THE SHAPING OF CLASSICAL CHRISTIANITY & THE FLOWERING OF
During the first millennium and a half the
classical Christian tradition developed its distinctive ritual,
church structures, and theology. What had begun as a Jewish
sectarian movement in Palestine moved into the wider world of the
Roman Empire, combining aspects of Judaism and Greco-Roman culture.
That was the first great
cultural amalgam. In the fourth century, in one of the great
ironies of history, Christianity became the established religion of
the Empire that had executed Jesus and persecuted his followers.
Christendom was founded on that irony.
cultural amalgam occurred during the last 500 years of the
first millennium; the conversion of Celtic, Germanic, Slavic, and
other peoples produced a synthesis of classical Greco-Roman
civilization and the invading cultures. That synthesis
shaped medieval Christianity. From the beginning, the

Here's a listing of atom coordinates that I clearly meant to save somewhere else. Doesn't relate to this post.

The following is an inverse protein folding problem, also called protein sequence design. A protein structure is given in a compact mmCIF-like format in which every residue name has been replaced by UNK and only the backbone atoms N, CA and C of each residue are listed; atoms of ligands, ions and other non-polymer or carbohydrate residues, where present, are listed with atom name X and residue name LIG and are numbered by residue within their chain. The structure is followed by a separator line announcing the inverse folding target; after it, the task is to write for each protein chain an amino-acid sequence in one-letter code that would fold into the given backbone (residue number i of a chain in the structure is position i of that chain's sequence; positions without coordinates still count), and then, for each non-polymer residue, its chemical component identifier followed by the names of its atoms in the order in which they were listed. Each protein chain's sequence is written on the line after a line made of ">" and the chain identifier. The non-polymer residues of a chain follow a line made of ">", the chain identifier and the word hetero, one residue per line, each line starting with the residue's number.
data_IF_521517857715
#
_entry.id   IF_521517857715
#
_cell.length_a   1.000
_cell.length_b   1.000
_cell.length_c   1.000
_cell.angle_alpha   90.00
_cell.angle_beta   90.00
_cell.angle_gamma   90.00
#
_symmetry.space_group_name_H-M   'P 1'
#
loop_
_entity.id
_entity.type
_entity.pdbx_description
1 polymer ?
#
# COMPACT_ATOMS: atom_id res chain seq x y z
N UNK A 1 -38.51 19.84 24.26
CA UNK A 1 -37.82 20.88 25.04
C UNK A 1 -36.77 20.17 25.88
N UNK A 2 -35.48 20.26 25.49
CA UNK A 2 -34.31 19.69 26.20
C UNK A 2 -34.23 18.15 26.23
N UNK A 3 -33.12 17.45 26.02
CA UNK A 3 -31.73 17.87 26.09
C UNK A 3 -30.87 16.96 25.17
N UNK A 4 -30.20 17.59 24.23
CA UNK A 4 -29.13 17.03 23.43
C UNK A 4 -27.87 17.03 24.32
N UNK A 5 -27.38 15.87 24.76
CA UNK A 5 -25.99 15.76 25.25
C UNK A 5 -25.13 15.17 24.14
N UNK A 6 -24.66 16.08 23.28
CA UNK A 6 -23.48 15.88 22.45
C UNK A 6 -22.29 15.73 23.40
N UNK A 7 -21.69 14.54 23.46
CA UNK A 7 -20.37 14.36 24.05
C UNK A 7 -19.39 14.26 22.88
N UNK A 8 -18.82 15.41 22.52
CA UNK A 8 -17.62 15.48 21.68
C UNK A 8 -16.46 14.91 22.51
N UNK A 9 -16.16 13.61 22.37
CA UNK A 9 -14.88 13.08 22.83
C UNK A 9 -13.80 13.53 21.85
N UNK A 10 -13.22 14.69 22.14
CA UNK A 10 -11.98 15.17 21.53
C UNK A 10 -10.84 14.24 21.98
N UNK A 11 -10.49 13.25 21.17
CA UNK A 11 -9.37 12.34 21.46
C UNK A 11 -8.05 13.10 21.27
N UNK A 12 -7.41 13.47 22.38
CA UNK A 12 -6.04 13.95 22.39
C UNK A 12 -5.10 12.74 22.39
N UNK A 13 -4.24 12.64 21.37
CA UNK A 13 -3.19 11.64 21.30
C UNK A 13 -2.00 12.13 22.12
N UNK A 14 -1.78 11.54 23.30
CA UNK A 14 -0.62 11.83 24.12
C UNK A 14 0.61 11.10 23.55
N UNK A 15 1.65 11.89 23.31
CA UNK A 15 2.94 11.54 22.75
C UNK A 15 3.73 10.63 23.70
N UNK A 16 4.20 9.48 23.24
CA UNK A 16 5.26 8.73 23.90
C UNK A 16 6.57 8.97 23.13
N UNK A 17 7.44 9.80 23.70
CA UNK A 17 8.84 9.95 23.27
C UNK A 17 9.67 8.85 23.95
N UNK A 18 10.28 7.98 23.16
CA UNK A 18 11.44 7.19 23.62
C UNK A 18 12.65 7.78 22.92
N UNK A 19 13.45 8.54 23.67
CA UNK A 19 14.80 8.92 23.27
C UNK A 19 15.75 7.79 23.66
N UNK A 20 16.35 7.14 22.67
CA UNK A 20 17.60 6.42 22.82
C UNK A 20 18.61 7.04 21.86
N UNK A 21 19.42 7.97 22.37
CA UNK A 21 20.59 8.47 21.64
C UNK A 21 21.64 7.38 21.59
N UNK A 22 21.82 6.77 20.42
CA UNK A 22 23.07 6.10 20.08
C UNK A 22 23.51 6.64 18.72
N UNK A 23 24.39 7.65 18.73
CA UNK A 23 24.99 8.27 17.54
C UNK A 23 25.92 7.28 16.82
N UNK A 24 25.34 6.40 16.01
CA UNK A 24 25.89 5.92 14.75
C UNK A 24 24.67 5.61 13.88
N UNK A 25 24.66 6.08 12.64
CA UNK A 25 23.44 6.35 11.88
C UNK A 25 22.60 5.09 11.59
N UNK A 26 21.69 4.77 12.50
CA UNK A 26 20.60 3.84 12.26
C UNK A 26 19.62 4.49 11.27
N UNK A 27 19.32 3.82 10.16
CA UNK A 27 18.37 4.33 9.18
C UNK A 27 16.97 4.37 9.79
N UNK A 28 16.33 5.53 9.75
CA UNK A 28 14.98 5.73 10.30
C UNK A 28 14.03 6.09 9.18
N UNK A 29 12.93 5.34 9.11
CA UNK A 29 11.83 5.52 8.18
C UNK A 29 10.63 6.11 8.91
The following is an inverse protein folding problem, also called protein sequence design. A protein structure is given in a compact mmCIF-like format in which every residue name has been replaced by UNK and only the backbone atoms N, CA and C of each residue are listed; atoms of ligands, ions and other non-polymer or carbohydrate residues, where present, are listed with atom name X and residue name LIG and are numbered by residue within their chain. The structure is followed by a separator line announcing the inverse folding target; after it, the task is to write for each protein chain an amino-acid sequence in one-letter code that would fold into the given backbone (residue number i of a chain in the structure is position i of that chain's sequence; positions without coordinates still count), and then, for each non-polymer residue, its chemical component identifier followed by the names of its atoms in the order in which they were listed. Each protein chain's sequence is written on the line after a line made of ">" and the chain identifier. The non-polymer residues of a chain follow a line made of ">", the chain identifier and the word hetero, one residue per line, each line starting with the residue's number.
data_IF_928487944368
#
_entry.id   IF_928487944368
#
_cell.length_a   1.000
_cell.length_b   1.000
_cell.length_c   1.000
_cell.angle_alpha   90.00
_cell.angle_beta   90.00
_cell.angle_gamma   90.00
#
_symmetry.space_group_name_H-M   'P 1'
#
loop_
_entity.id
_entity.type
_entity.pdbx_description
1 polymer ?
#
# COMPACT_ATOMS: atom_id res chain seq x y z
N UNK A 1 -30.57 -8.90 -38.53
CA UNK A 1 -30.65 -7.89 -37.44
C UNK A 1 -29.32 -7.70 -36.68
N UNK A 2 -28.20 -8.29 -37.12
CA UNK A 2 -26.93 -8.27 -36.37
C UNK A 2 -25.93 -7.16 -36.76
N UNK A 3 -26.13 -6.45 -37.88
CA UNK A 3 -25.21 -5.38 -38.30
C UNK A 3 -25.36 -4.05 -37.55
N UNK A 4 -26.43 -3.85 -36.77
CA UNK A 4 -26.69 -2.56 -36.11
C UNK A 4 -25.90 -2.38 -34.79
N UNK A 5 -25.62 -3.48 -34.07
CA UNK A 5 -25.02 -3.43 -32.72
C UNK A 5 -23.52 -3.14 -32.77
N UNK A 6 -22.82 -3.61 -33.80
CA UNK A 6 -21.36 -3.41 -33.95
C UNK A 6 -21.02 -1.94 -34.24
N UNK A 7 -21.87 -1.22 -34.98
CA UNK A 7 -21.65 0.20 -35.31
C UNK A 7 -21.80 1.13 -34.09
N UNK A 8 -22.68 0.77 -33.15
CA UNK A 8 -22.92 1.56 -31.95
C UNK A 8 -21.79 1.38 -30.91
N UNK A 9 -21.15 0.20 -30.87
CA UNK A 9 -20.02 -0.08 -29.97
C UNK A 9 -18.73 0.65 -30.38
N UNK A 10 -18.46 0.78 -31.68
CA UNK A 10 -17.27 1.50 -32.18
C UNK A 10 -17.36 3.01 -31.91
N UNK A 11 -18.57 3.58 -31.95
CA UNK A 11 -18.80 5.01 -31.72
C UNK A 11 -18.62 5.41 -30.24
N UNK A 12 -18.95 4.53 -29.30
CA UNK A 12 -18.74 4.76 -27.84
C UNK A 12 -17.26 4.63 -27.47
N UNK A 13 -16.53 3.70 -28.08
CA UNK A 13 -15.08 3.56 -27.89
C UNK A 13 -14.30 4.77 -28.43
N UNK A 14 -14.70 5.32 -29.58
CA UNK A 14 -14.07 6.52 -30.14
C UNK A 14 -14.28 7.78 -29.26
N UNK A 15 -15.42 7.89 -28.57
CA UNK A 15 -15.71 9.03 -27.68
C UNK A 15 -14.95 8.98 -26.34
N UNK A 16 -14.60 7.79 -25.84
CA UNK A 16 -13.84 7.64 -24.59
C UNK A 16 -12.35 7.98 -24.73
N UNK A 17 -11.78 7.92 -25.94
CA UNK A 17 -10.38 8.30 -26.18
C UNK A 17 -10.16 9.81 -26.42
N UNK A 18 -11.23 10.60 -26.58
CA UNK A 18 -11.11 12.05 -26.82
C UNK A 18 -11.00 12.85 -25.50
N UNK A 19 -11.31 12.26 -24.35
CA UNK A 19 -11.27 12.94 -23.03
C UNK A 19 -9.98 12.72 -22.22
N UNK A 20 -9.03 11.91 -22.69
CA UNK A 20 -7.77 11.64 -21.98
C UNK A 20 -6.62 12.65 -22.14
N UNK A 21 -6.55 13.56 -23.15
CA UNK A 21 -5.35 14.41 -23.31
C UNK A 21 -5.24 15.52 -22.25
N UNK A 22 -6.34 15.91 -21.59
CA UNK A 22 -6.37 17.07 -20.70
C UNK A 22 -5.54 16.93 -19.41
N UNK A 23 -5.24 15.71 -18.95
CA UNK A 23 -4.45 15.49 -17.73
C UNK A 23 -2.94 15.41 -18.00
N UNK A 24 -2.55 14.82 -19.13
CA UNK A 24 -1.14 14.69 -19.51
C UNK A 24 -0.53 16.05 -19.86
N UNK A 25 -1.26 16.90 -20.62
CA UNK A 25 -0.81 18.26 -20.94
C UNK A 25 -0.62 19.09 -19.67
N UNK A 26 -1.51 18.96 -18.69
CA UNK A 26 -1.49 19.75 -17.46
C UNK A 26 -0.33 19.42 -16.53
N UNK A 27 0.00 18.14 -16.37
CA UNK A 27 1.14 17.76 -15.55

Christian tradition has been multi-cultural. Judaism
and Greco-Roman Culture produced classical Christianity; classical
Christianity and “barbarian” cultures [Celtic, Germanic and
Slavic] produced medieval Christianity.
the social, cultural and political embodiment of Christianity,
although preserving the ideal of a unified Roman Empire,
developed into distinct Latin and Greek traditions. Between
1000 and 1500 the schism was completed and the two cultural
traditions of Christendom were established, one centered in the old
Rome and the other in the new Rome, Constantinople.
In the first 500 years of the second
millennium the Western and Eastern variations of classical
Christianity and Christendom came into full flower, shaping the
development of western civilization up to the modern period.